Posted by: seanmalstrom | June 3, 2017

Email: About Nintendo’s Online Service and Netflix-like gaming service

It is now time to read an email.

Malstrom tears open an envelope and pulls out a folded paper. He straightens it out, and he holds it up to the light.

Let us read it together, reader. Ahem…


Hello Master Malstrom,

While paying $20 a year seems tempting to play unlimited amounts of classic NES titles like Metroid, Zelda 2, Mario Bros. 3, and hopefully Castlevania (assuming 3rd parties be on board). I want to know if we can play these titles on the GO and locally since Nintendo is so high on using both uncomfortable joy-cons for 2 player gaming.

They haven’t even announced if the games are live streamed or download like the Xbox Game Pass. Also, I want them to give us an option to buy them if we want to opt out of their online service. Just too many questions for this service.

Thank you

Unlimited amounts of classic NES titles? Where are you getting this? No one is saying that. And what makes you think you will be able to play single player games on this service? Ho ho, you are a funny emailer!

Everyone keeps looking at this issue wrong. You keep seeing the retro games as a product to be consumed in some way. Nintendo sees these retro games as a tool for a larger company objective.

What is the purpose of a Nintendo game?

“To give me fun,” squeals the reader.

No. The purpose of a Nintendo game is the purpose of the First Party game. This purpose is TO SELL THE HARDWARE. That is it. That is its job. You can go into it more and say the first party software is shoring up a type of brand or reputation too. It is Super Mario Brothers, Zelda, and Metroid that made the NES ‘magical’ after all. But ultimately, first party software is to move hardware.

The purpose of retro games to Nintendo is going to be for the company’s objective… which will likely be ‘moving hardware’.

Look at this Polygon article. It says Nintendo doesn’t have much in plans for ‘Virtual Console’ but is happy to tell us about playing a few NES games online.

I have a question.

Malstrom raises his hand.

The reader calls on Malstrom. “Go ahead.”

Why use NES Dr. Mario? Why not another version of Dr. Mario such as the WiiWare version that DID INCLUDE ONLINE MULTIPLAYER!!!!? Why use NES Super Mario Brothers 3? Why not the All-Stars version of it? Besides, Super Mario Brothers 3 isn’t much of a multiplayer game aside from its awesome battle-mode.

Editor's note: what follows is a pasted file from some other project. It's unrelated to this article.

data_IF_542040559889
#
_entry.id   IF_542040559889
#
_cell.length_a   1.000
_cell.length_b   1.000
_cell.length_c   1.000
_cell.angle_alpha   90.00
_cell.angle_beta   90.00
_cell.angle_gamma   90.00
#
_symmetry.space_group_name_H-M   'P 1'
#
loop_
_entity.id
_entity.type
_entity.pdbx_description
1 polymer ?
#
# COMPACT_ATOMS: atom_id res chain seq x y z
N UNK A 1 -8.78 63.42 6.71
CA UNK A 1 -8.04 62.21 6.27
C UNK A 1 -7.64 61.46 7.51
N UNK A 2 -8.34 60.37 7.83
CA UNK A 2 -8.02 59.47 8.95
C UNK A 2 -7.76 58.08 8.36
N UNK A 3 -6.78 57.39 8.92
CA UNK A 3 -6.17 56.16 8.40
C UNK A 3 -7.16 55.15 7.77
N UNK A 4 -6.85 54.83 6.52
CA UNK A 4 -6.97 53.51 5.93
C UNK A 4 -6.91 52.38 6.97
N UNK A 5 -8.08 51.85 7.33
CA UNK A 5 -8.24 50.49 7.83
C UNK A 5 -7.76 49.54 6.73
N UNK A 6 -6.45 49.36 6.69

None of this makes sense if you look at it from a games-centric point of view. But if you look at it from a company-centric point of view, it all makes sense. Nintendo sees old games as fodder for its company objectives, not for YOUR enjoyment.

“I disagree!” snaps the saucy reader.

Then let us observe some history.

Retro Experience Begins on NES

Nintendo ported its arcade games to its console, the NES. This was part of Nintendo’s transition from being arcade maker to console maker.

Here is Donkey Kong Classics, a type of All-Stars of Donkey Kong. However, it is not arcade perfect. Donkey Kong is missing an entire level! Other elements are missing. Nintendo did not care. Why? The purpose of Donkey Kong was to sell the NES hardware, not to give tribute to the game.

All-Stars SNES

Nintendo used the old Mario games, gave them a gloss of 16-bit paint, and put them on the SNES to push SNES hardware.

“No, Malstrom. They did it because it was a tribute to Mario games.”

haha no.

Above: If only the girls came with the game!

Super Mario All-Stars is to push the hardware. Nintendo and Sega were tight competition in America during the 16-bit era.


Animal Crossing on Gamecube

You could play the NES games on Gamecube. This was a slick way for Nintendo to see if there was any market interest in these old games.


NES games on Gameboy Advance

Iwata put out the NES Classics Series with the NES or Famicom special edition GBAs as well as GBA re-designed with the flip screen. The old NES games were selling the GBA.

What should be noted here, as well as ports of NES and SNES games to GBA and DS, is that HOME CONSOLE DESIGNED GAMES WERE SELLING FINE ON HANDHELD. A forewarner to the Switch.


Virtual Console

Starting with the Wii, Nintendo began selling the old games digitally.

Above: Hey, it is GAME MASTER MIKE! Mike is such a sucker!


NES Classic Mini

NES Classic Mini was a Christmas gift for 2016 since Nintendo literally had nothing that year. NES Classic Mini also brought back gamers from the NES Era.

The problem was that the NES Mini was selling outside that market group. Nintendo was stunned. NES Classic Mini was discontinued because it had fulfilled its purpose to the company of being a 2016 holiday item. It was never meant to be a permanent product.


Future of Retro Games

Nintendo will use these old games however they think will help them best. Since the Switch is selling out, Nintendo likely doesn’t think the Switch needs a Virtual Console. Besides, it has Neo Geo games on there already.

Nintendo is likely looking at a long term trend where games become services and are using their NES games as the starting point to create such a service.

What WOULD be cool is if the games were redone All-Stars style with HD, additional levels, etc. But that is thinking that the game is the product but it isn’t! The product is the service. In the same way, Virtual Console wasn’t the product, the Wii was the product. You bought a Wii to get to the Virtual Console. You bought a GBA to get to NES Classic Series.


My reaction

Go get the original hardware and games. To hell with all this Virtual Console crap.





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